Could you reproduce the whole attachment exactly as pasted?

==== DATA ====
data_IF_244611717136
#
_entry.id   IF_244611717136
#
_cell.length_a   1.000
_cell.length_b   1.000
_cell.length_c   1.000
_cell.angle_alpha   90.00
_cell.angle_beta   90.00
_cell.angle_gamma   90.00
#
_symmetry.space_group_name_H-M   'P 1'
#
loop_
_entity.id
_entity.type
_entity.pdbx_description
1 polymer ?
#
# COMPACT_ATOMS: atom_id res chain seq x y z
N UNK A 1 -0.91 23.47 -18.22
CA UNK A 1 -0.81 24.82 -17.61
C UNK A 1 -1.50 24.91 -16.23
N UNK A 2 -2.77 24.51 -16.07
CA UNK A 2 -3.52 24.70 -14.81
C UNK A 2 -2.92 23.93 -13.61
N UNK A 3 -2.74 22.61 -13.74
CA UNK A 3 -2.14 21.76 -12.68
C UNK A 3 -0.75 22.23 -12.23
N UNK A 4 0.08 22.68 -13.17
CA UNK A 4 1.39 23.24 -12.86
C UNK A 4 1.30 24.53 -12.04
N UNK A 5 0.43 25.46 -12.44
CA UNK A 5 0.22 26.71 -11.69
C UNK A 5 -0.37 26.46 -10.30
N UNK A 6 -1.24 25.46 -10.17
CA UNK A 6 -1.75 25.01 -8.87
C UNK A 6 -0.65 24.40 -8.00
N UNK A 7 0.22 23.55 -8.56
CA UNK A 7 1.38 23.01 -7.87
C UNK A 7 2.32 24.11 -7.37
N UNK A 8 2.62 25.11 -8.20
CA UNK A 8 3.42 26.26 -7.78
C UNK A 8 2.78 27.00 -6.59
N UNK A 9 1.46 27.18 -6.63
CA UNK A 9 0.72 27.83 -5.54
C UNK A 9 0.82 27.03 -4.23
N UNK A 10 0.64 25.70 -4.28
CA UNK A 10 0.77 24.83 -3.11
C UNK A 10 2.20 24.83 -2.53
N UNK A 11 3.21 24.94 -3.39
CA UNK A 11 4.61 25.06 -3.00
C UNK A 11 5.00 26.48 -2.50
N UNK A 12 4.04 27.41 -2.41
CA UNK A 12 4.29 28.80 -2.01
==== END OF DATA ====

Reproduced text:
data_IF_244611717136
#
_entry.id   IF_244611717136
#
_cell.length_a   1.000
_cell.length_b   1.000
_cell.length_c   1.000
_cell.angle_alpha   90.00
_cell.angle_beta   90.00
_cell.angle_gamma   90.00
#
_symmetry.space_group_name_H-M   'P 1'
#
loop_
_entity.id
_entity.type
_entity.pdbx_description
1 polymer ?
#
# COMPACT_ATOMS: atom_id res chain seq x y z
N UNK A 1 -0.91 23.47 -18.22
CA UNK A 1 -0.81 24.82 -17.61
C UNK A 1 -1.50 24.91 -16.23
N UNK A 2 -2.77 24.51 -16.07
CA UNK A 2 -3.52 24.70 -14.81
C UNK A 2 -2.92 23.93 -13.61
N UNK A 3 -2.74 22.61 -13.74
CA UNK A 3 -2.14 21.76 -12.68
C UNK A 3 -0.75 22.23 -12.23
N UNK A 4 0.08 22.68 -13.17
CA UNK A 4 1.39 23.24 -12.86
C UNK A 4 1.30 24.53 -12.04
N UNK A 5 0.43 25.46 -12.44
CA UNK A 5 0.22 26.71 -11.69
C UNK A 5 -0.37 26.46 -10.30
N UNK A 6 -1.24 25.46 -10.17
CA UNK A 6 -1.75 25.01 -8.87
C UNK A 6 -0.65 24.40 -8.00
N UNK A 7 0.22 23.55 -8.56
CA UNK A 7 1.38 23.01 -7.87
C UNK A 7 2.32 24.11 -7.37
N UNK A 8 2.62 25.11 -8.20
CA UNK A 8 3.42 26.26 -7.78
C UNK A 8 2.78 27.00 -6.59
N UNK A 9 1.46 27.18 -6.63
CA UNK A 9 0.72 27.83 -5.54
C UNK A 9 0.82 27.03 -4.23
N UNK A 10 0.64 25.70 -4.28
CA UNK A 10 0.77 24.83 -3.11
C UNK A 10 2.20 24.83 -2.53
N UNK A 11 3.21 24.94 -3.39
CA UNK A 11 4.61 25.06 -3.00
C UNK A 11 5.00 26.48 -2.50
N UNK A 12 4.04 27.41 -2.41
CA UNK A 12 4.29 28.80 -2.01